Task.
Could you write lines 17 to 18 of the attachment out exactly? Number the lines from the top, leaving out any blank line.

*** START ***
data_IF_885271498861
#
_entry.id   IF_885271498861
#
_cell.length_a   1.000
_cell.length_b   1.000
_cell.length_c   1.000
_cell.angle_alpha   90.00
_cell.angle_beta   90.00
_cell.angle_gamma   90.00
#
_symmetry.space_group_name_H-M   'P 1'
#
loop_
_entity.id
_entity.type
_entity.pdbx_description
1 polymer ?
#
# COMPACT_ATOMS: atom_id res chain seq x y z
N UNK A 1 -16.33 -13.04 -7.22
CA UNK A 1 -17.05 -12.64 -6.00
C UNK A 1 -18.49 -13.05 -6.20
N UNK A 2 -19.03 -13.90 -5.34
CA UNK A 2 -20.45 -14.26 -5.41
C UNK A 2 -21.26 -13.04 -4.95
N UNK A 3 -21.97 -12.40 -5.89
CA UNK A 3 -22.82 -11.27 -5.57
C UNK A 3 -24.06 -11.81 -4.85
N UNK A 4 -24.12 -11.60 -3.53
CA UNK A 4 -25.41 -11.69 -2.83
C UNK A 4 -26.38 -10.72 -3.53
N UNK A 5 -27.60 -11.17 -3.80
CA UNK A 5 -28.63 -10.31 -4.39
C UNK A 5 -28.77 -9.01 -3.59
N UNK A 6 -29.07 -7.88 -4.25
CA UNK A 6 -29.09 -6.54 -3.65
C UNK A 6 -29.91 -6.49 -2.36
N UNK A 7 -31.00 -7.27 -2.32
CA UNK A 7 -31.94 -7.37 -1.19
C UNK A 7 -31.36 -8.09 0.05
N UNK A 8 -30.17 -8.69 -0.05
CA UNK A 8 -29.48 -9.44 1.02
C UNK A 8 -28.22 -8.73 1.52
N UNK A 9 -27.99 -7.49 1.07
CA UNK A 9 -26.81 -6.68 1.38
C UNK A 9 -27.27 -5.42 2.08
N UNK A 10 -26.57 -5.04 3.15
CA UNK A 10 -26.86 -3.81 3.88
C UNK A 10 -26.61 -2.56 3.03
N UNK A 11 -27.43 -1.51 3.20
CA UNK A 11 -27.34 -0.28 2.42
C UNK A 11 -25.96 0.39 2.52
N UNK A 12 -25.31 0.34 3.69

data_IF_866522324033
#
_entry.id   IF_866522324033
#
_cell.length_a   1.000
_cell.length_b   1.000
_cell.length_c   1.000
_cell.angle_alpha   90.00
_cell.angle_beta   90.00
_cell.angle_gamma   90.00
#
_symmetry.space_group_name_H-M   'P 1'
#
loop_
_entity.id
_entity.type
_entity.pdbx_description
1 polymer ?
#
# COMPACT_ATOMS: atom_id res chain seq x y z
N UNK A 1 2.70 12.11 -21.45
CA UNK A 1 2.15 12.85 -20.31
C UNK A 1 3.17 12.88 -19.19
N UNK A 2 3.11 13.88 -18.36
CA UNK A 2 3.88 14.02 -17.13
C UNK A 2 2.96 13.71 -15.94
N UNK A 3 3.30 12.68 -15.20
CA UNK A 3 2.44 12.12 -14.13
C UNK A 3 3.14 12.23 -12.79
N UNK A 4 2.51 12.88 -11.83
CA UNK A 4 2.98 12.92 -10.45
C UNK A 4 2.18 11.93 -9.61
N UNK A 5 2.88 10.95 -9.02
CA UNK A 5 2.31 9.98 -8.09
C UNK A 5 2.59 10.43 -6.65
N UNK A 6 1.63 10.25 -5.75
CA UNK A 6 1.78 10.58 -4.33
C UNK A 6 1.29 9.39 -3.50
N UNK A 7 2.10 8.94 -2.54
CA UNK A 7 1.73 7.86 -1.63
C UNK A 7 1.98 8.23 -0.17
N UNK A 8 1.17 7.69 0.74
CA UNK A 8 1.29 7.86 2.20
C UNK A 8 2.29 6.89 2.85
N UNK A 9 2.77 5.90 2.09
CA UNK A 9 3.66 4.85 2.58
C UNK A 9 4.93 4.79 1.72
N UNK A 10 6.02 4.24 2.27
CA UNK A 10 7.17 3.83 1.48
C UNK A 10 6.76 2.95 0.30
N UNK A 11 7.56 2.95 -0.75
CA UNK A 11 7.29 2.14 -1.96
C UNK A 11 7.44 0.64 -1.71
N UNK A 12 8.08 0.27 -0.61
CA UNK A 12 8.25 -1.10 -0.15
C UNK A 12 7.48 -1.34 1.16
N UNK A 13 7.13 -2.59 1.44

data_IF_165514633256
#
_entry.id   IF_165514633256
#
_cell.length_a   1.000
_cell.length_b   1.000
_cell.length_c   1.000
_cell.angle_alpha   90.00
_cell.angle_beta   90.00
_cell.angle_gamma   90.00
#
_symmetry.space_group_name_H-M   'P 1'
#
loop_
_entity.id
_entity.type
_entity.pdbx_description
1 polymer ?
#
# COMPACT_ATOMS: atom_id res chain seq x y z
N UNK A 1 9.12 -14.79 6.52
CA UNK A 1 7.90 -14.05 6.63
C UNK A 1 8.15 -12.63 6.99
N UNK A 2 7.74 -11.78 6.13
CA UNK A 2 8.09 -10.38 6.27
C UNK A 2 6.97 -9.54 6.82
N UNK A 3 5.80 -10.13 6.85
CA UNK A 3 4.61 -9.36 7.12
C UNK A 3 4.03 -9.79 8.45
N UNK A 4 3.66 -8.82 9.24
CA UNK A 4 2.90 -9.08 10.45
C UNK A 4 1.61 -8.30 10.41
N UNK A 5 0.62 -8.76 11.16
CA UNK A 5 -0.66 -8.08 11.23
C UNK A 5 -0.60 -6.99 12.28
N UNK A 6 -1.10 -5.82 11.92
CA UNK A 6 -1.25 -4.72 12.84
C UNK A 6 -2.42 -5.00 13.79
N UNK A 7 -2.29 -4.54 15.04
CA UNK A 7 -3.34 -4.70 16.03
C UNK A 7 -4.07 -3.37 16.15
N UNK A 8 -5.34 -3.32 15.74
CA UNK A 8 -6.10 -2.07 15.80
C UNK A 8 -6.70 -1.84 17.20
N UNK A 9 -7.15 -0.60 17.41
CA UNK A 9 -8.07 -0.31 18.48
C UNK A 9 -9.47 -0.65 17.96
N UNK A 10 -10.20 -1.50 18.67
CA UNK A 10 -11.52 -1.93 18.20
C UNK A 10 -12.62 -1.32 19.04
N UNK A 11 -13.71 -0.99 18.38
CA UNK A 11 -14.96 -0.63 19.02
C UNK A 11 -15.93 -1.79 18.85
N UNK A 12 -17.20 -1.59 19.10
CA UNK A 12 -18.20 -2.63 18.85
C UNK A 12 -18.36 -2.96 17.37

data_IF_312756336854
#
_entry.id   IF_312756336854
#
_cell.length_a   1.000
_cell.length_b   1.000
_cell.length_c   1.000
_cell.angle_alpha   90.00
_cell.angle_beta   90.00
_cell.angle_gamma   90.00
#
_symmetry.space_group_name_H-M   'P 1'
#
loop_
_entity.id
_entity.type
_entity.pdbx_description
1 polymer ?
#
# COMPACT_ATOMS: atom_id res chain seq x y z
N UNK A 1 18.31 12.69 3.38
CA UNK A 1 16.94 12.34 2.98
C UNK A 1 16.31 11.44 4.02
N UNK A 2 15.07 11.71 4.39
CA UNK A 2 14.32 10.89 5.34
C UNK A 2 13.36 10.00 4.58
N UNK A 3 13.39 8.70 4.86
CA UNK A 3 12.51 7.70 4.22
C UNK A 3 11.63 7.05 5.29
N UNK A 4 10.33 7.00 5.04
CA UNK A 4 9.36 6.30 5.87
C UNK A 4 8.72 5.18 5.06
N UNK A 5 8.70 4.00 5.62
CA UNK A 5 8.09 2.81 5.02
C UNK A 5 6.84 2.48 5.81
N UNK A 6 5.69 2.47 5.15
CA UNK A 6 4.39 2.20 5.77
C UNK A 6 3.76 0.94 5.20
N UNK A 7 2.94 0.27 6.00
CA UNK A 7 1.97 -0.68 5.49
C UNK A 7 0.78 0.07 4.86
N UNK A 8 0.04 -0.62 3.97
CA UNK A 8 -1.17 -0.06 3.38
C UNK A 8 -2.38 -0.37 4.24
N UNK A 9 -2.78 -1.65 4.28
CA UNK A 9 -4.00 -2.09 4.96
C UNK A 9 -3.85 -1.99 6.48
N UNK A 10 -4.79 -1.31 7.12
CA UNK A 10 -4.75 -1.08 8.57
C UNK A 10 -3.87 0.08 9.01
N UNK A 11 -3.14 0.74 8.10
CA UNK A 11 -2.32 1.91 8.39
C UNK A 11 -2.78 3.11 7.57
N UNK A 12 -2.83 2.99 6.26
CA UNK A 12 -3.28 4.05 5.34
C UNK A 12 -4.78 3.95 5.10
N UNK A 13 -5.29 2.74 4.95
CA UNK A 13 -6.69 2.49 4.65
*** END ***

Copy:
_entity.pdbx_description
1 polymer ?